JC: I have to say it’s somewhat satisfying to see the headline that Zinke appears to be circling the drain because he is so bizarrely corrupt and he is ethically challenged. He’s very clearly not good for the agency or the American people. Dave Bernhardt as deputy is a lot like Wheeler over at the EPA when Pruitt was booted out. You got a new guy in there who’s a much more low key person, savvy about the bureaucracy and hasn’t changed policy at all. So I think we’ll see a mirroring of that at Interior because David Bernhardt’s conflicts of interest are remarkable.

But despite that, as we mentioned earlier, he doesn’t write things down. He’s careful about where the line is on ethics. He says all the right things about ethics when in fact he’s just as good as getting around things. And his intent is no different from that that Zinke brought to the agency which is: get out of the way government because these companies want to have full access to our public lands and we’re gonna do everything we can to reduce the influence of Americans and tribes and others who might stand in the way of the industry capture.

In one way you want to have a buffoon up front because even though he’s doing damage, at least he’s attracting attention to the damage. Bernhardt can be a more subtle influencer and yet do the same amount if not more damage going forward. So I worry quite a lot about him as number two.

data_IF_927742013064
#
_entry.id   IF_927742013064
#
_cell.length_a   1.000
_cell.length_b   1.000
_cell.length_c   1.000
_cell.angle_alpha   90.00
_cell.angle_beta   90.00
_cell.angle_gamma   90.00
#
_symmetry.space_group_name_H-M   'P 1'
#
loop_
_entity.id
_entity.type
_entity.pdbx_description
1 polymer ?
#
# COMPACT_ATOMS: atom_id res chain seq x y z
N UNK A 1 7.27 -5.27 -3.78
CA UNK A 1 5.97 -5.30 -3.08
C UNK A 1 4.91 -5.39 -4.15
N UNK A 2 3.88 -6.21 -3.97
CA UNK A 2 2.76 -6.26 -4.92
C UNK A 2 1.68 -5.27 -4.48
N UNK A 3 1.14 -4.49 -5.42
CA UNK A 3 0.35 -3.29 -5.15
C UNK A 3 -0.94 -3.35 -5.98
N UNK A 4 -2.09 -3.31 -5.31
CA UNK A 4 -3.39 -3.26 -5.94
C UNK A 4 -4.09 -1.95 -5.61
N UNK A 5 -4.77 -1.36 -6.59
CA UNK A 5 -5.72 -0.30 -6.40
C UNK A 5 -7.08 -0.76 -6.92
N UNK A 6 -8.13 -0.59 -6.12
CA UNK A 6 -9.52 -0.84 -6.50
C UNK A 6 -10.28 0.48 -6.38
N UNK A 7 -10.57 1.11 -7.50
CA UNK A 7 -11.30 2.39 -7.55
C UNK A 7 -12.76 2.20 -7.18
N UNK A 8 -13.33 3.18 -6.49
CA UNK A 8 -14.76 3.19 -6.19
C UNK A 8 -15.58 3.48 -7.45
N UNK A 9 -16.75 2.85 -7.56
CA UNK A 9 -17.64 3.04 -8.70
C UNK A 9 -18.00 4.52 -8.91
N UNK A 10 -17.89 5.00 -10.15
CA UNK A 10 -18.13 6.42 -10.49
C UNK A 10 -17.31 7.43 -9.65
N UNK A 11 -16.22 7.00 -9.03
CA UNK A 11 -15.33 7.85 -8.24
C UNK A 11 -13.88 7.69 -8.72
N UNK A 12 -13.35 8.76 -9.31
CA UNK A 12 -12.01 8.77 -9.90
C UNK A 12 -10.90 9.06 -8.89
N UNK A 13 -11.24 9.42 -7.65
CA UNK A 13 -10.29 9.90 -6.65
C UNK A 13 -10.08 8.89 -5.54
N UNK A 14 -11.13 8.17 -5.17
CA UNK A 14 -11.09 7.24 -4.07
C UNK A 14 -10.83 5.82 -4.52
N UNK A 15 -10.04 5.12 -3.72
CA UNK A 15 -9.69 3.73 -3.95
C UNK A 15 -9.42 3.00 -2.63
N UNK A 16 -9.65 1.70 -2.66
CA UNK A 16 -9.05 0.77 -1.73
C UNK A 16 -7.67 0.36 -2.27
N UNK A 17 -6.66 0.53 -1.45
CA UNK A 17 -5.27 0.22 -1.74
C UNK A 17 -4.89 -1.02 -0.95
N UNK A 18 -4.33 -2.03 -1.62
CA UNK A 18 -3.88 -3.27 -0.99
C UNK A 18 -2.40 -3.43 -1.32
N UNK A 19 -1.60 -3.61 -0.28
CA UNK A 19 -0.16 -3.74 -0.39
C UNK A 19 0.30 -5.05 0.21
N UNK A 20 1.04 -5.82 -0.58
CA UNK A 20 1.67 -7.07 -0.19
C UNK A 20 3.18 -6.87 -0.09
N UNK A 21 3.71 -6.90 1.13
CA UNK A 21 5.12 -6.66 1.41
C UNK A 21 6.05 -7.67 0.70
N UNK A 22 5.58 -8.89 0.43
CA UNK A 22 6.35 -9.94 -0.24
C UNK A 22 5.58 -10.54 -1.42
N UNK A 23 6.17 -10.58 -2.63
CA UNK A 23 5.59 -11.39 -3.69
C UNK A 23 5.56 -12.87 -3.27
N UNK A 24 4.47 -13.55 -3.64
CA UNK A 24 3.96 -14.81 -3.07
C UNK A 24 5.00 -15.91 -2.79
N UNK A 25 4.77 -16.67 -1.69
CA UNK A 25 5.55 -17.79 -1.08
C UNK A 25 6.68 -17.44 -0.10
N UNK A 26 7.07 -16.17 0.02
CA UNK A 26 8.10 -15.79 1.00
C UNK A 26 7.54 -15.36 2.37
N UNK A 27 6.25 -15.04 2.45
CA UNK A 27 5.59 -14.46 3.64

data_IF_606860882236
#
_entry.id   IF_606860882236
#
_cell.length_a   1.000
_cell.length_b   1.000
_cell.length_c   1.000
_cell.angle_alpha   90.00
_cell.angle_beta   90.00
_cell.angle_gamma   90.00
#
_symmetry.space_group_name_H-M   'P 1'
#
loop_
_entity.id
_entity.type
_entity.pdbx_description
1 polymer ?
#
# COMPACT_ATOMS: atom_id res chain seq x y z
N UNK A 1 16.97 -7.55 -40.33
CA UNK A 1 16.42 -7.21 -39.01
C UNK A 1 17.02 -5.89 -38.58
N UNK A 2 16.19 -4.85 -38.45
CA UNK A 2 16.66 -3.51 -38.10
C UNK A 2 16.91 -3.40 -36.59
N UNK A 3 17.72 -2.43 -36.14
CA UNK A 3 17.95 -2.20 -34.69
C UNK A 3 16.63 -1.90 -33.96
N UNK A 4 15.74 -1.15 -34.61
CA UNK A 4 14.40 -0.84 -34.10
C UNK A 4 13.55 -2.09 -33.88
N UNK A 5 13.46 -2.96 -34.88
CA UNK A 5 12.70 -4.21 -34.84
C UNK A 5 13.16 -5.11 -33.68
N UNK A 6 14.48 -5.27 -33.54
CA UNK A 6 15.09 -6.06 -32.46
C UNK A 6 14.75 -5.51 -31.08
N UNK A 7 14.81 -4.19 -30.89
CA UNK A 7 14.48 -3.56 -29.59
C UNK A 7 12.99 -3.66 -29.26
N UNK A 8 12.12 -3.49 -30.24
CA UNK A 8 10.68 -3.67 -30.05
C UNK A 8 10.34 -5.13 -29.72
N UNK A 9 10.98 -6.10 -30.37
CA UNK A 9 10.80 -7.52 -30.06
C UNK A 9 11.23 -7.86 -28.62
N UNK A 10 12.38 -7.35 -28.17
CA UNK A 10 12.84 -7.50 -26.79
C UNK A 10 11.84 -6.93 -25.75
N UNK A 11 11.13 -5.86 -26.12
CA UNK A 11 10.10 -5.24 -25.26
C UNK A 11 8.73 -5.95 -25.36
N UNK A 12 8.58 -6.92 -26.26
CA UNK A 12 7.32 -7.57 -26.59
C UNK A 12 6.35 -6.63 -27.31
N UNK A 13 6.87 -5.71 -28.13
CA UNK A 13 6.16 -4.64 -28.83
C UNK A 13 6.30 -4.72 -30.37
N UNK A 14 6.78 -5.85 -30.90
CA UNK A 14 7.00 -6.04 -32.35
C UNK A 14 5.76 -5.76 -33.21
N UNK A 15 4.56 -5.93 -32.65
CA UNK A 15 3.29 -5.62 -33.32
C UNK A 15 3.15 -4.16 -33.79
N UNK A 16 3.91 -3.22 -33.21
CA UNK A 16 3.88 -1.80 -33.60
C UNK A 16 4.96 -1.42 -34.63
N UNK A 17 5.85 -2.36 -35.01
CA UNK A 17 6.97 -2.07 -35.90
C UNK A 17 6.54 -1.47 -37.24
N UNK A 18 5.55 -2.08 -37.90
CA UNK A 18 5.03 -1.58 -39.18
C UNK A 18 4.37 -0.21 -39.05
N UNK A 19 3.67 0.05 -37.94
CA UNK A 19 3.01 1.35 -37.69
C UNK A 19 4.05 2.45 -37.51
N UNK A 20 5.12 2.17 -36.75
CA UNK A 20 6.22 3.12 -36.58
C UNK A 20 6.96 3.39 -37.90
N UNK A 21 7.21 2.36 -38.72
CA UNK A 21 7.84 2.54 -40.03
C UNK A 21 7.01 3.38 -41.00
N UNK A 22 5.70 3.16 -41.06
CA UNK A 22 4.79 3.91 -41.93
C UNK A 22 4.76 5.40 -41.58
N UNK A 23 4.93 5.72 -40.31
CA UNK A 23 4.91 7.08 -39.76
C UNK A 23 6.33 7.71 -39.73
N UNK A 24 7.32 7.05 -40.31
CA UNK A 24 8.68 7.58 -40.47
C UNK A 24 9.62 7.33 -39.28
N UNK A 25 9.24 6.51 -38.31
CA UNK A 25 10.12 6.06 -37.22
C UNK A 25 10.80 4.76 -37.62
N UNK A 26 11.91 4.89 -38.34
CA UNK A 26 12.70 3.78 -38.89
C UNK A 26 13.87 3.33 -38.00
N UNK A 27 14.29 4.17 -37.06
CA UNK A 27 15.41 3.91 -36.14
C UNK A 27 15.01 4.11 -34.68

GWYP: If you got a call from either the House or Senate committees asking “how do we do our jobs and provide oversight to the Interior,” how do they do that? What do you recommend they do first thing out of the gate come January 2019?

JC: I think you have to start on ethics because we’ve got the wrong kind of people leading these agencies, it’s inappropriate and it’s not good for public lands or for American health and safety in many cases. Secondly we need to look closely at how they’ve made decisions — everything from the reassignments to the way they’ve treated senior staff to the way they’ve advanced the deregulation agenda without public process.

I think that we need to take a close look at the rules around public engagement and involvement. They’ve been skipping a lot of steps. But the damage they’ve done to the civil service is a lot harder to repair. And I think we need to take a very close look at how they’re treating the career ranks, their engagement, their empowerment, their voice and the impact of science and the availability of science to make policy decisions. We have to find a way through oversight to ensure that we stop this delinking of science and policy. We really need to bring science back to the front of the policy conversation.